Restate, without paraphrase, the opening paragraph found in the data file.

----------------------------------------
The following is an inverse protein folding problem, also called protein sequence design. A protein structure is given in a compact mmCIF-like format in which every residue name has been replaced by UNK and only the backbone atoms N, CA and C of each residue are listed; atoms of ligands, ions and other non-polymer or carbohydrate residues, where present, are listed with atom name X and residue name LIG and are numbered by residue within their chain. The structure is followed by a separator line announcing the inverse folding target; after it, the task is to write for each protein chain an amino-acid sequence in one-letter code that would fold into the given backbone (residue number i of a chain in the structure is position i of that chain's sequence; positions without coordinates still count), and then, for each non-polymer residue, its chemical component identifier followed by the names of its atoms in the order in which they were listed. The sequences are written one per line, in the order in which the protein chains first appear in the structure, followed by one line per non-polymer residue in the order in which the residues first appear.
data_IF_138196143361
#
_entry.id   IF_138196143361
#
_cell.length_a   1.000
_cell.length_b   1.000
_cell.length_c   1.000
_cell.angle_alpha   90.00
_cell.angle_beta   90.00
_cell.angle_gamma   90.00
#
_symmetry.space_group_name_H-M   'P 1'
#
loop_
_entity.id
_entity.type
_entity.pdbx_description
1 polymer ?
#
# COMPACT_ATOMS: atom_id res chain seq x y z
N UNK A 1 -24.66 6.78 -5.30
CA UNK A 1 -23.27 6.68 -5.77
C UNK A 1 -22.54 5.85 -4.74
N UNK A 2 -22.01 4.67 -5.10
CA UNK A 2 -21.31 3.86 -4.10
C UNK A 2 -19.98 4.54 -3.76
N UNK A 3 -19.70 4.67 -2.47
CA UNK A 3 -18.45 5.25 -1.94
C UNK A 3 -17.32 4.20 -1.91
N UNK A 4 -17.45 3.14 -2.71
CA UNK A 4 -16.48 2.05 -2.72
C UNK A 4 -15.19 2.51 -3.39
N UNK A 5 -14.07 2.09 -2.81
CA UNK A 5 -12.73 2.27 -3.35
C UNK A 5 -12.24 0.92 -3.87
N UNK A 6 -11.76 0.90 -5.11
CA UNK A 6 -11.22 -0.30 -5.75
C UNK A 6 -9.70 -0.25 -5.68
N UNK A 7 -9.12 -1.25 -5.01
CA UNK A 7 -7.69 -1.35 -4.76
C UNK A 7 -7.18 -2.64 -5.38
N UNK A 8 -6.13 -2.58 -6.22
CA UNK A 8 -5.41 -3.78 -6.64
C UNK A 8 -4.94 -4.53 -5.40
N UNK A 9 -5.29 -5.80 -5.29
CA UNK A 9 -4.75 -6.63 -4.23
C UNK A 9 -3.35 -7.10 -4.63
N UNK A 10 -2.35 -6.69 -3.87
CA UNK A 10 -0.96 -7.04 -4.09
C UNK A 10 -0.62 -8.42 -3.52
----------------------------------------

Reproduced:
The following is an inverse protein folding problem, also called protein sequence design. A protein structure is given in a compact mmCIF-like format in which every residue name has been replaced by UNK and only the backbone atoms N, CA and C of each residue are listed; atoms of ligands, ions and other non-polymer or carbohydrate residues, where present, are listed with atom name X and residue name LIG and are numbered by residue within their chain. The structure is followed by a separator line announcing the inverse folding target; after it, the task is to write for each protein chain an amino-acid sequence in one-letter code that would fold into the given backbone (residue number i of a chain in the structure is position i of that chain's sequence; positions without coordinates still count), and then, for each non-polymer residue, its chemical component identifier followed by the names of its atoms in the order in which they were listed. The sequences are written one per line, in the order in which the protein chains first appear in the structure, followed by one line per non-polymer residue in the order in which the residues first appear.